Tench ©Jack Perks


Scientific name: Tinca tinca
A handsome fish, the tench has olive-green flanks, powerful fins and distinctive red eyes. It can be found in lowland lakes and slow-flowing rivers around the UK.

Species information


Length: 40-70cm
Weight: 3-6kg
Average Lifespan: 15 years

Conservation status


When to see

January to December


The tench is a medium-sized, heavy, deep-bodied fish. It can be found in soft-bottomed lakes and in slow-flowing rivers with plenty of vegetation. Tench are quite shy fish, hiding among dense weed. They feed on invertebrates, including pond snails and small pea mussels. Spawning in summer, males chase females, fertilising the eggs as soon as she has laid them in shallow beds of algae or vegetation.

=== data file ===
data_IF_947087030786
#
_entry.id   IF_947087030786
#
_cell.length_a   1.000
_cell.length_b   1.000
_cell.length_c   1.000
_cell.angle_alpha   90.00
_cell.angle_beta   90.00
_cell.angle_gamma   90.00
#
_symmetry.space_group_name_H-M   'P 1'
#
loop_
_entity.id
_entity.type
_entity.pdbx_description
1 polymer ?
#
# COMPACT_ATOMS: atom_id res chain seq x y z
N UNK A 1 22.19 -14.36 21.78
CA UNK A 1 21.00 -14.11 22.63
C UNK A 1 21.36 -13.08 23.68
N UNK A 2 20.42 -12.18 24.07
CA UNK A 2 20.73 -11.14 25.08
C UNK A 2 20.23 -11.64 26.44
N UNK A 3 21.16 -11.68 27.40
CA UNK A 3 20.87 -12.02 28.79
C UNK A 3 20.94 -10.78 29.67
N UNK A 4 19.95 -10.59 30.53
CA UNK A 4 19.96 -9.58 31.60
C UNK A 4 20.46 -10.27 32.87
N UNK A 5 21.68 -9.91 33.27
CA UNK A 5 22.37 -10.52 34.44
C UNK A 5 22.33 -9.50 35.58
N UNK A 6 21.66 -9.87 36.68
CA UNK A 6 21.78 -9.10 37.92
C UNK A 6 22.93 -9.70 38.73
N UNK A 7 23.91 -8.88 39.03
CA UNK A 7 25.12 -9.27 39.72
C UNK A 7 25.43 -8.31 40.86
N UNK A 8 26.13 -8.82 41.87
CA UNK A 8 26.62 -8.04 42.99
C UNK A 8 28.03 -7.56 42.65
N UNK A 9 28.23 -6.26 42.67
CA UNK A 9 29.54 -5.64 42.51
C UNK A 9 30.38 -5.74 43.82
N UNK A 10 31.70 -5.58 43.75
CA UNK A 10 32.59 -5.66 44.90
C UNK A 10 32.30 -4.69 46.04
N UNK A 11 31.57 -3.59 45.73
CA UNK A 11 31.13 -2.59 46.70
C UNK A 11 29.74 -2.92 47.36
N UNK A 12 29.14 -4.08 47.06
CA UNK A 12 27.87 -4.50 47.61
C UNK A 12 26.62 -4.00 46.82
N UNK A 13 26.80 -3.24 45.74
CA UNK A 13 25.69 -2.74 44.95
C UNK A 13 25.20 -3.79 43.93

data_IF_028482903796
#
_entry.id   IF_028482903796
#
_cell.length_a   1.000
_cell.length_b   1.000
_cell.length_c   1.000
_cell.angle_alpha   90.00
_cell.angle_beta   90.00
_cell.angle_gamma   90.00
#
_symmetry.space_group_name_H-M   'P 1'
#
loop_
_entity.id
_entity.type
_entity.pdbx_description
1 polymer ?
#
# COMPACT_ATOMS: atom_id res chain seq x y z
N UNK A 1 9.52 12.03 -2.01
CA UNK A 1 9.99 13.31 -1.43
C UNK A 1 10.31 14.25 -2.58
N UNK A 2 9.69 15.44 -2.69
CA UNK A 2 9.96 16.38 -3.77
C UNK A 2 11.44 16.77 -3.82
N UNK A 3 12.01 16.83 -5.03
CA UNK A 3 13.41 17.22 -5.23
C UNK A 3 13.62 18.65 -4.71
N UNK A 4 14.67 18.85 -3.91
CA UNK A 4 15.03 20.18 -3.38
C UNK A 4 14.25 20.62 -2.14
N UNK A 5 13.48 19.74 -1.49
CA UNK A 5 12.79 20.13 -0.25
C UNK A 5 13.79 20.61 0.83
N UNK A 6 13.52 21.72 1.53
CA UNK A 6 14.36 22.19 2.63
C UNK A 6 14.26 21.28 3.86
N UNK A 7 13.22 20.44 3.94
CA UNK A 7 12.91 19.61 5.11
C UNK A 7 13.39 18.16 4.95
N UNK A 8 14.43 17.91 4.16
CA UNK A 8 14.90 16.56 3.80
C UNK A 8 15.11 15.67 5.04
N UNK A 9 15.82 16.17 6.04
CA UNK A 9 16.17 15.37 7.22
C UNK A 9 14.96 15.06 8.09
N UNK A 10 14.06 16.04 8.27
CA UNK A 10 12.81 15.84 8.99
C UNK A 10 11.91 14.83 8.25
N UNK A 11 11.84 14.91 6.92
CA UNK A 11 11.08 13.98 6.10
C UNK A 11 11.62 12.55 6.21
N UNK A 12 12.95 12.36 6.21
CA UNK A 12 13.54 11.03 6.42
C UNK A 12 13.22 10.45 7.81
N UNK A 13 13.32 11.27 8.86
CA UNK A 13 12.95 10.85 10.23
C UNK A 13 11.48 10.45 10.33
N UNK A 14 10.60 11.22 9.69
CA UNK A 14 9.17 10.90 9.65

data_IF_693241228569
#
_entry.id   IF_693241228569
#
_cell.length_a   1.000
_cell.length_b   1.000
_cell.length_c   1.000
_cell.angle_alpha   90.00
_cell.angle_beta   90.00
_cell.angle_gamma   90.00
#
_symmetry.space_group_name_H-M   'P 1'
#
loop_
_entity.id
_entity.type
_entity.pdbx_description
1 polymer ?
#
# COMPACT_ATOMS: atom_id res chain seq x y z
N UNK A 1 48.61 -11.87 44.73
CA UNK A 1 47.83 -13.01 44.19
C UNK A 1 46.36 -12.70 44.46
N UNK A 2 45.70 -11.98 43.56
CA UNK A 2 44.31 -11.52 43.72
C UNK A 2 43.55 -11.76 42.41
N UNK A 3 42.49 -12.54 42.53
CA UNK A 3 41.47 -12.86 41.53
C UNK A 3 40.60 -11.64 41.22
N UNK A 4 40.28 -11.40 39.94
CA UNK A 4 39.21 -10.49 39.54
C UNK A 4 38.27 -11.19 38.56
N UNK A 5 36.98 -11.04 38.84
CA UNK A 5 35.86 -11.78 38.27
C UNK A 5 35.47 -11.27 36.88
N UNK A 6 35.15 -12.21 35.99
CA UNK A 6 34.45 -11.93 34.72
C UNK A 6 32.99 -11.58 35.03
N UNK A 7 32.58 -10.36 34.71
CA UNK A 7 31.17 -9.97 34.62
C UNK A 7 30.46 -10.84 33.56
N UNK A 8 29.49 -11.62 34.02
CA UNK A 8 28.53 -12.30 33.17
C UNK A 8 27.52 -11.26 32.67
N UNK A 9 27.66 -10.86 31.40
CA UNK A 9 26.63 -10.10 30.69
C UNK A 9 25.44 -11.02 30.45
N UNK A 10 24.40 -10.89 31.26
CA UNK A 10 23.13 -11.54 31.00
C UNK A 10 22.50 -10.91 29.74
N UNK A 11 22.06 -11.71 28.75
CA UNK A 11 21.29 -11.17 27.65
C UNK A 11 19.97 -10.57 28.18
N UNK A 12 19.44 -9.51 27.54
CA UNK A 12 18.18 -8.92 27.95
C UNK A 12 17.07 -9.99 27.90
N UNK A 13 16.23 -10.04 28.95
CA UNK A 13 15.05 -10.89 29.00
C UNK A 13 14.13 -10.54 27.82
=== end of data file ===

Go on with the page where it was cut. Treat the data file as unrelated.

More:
How to identify

The tench is dark greeny-bronze in colour, with blackish, rounded fins, a deep tail, red eyes and, in some instances, a golden-orange throat and belly.


Widespread in lowland England, but rarer in Wales and Scotland.

Did you know?

Also known as the 'Doctor Fish', the tench was thought to possess healing properties because it had been observed rubbing against other fish - behaviour thought to heal wounded fish and cure parasites and disease. This led to people boiling tench 'slime' (mucus that covers their body) to use as a medicine.

How people can help

The Wildlife Trusts work with planners, water companies, landowners, statutory bodies and anglers to help make our waterways and waterbodies as good for wildlife as they are for people. By working together, we can create Living Landscapes: networks of habitats stretching across town and country that allow wildlife to move about freely and people to enjoy the benefits of nature. Support this greener vision for the future by joining your local Wildlife Trust.